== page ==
The House Of Mirth by Edith Wharton

The House of Mirth

Little did I suspect that a 19th century author held the capacity to tug at my heart!  By the time I neared the end of Wharton’s tragic social commentary entitled The House of Mirth, I had used half a box of kleenexes sobbing over the fate of Lily Bart.

The heroine is a young woman who is accepted by New York society, but is poor by comparison.  An orphan, Lily Bart makes it her goal in life to snag a wealthy man (in marriage, of course) to help her live in the style she aspires to.  Poor Lily makes one mistake after another, and despite her good intentions, she must pay the price.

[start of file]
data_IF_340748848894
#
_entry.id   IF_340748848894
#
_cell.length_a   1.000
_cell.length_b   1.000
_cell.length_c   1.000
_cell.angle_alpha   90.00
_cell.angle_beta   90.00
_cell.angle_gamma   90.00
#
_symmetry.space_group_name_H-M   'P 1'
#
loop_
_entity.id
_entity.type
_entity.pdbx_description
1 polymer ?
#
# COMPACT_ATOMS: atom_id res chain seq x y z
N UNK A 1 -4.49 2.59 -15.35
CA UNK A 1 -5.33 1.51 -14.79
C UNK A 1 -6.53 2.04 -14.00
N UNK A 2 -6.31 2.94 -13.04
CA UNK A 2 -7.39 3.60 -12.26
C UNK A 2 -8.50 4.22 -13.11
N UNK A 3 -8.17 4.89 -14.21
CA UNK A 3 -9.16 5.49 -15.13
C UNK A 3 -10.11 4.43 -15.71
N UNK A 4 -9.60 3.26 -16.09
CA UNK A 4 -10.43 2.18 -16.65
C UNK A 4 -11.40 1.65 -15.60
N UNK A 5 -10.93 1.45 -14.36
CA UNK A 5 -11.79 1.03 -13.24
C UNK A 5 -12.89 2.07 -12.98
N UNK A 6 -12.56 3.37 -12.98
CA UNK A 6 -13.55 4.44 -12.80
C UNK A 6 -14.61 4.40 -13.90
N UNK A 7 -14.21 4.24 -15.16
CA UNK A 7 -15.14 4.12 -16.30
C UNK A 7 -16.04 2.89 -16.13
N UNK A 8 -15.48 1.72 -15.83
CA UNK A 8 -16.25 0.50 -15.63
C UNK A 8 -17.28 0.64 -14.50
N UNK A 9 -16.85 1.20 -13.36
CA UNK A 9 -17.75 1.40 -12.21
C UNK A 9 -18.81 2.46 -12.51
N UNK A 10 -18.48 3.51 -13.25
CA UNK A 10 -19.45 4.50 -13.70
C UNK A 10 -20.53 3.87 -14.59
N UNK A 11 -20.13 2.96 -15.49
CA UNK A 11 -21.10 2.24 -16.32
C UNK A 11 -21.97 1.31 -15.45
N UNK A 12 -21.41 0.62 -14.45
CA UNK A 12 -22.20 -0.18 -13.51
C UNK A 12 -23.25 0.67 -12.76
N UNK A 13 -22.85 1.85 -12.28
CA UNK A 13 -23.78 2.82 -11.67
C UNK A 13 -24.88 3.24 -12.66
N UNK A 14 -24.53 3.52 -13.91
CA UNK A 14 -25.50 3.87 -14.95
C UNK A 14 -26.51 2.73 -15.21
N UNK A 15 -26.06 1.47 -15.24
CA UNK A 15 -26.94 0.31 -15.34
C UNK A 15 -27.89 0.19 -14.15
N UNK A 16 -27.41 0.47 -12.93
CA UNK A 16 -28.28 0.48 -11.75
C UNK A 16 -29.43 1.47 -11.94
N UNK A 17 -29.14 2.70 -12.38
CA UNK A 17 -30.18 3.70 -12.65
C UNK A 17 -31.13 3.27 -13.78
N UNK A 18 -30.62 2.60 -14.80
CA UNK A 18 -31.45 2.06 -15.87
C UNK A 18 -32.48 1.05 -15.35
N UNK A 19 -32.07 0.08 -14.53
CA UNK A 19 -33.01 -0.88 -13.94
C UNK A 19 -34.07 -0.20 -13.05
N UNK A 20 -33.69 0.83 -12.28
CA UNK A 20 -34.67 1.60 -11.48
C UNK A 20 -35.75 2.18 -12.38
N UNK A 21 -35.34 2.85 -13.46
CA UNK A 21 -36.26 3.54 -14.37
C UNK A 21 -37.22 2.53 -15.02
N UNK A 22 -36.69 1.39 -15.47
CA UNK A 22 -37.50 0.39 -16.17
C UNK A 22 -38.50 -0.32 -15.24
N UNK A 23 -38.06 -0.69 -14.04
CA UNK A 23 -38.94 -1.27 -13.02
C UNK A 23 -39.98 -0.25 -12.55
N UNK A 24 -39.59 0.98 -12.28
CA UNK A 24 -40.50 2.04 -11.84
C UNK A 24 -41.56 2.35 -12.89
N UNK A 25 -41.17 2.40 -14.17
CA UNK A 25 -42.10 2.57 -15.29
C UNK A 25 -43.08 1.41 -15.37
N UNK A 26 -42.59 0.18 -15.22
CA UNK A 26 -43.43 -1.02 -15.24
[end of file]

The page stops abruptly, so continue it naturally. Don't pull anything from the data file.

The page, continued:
I couldn’t help but compare Wharton’s writing to Jane Austen.  Both were adept at social commentary and creating characters and story lines that drew their readers in.  Unlike Austen, however, Wharton has no qualms about forgoing the happy ending for a more shocking and tragic course.

5 stars (out of 5)
Published in 1905
351 pages

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About Suzanne

I'm a stay-at-home mom with three kids who loves to read.
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